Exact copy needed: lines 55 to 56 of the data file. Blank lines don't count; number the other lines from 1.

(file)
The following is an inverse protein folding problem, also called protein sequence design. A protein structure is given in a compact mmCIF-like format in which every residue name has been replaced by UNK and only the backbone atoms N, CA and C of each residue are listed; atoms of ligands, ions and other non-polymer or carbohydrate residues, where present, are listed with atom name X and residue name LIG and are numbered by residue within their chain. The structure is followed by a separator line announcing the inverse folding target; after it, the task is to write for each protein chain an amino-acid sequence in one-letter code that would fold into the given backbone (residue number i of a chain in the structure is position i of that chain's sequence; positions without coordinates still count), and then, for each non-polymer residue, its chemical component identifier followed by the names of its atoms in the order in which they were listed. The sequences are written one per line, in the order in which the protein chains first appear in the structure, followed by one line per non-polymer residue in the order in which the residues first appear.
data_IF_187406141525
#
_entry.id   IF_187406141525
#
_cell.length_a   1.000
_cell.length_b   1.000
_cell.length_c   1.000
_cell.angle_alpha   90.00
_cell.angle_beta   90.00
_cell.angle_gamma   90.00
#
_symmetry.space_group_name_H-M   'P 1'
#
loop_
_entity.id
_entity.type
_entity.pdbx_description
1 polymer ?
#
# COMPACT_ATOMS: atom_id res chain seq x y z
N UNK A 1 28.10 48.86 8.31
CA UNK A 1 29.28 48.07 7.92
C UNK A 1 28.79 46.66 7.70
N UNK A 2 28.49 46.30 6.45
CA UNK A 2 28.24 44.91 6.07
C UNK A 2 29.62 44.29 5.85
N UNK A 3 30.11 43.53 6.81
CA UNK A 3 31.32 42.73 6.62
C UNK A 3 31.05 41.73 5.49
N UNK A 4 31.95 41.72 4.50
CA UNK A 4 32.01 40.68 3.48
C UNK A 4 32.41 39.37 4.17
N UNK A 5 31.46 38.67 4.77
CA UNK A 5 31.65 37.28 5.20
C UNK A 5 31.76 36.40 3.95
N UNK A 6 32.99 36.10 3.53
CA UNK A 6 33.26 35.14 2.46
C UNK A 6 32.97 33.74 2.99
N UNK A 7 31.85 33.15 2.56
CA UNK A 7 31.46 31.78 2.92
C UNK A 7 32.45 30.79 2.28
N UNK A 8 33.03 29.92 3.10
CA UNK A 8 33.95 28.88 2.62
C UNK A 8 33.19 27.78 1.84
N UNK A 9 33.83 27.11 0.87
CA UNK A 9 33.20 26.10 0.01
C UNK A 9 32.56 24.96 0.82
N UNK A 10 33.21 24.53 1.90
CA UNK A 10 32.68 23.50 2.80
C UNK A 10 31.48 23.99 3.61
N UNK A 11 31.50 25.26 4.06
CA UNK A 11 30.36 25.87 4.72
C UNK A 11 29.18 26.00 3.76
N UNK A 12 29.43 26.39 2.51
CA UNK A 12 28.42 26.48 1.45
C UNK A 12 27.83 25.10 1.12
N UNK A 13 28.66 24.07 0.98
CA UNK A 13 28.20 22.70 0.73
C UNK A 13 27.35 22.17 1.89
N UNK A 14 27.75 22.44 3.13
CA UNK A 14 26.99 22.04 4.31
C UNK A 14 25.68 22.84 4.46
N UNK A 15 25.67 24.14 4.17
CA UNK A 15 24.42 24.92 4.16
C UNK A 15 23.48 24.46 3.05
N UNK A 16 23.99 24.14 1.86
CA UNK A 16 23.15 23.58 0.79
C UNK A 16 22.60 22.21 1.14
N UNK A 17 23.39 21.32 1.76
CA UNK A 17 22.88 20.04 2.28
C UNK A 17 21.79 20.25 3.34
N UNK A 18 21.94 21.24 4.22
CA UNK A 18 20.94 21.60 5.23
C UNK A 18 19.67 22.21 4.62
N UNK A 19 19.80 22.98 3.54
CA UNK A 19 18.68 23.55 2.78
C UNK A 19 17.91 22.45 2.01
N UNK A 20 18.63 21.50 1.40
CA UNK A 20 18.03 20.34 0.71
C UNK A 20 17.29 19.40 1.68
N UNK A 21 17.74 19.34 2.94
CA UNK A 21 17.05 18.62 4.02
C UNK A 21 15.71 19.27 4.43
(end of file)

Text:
N UNK A 12 29.43 26.39 2.51
CA UNK A 12 28.42 26.48 1.45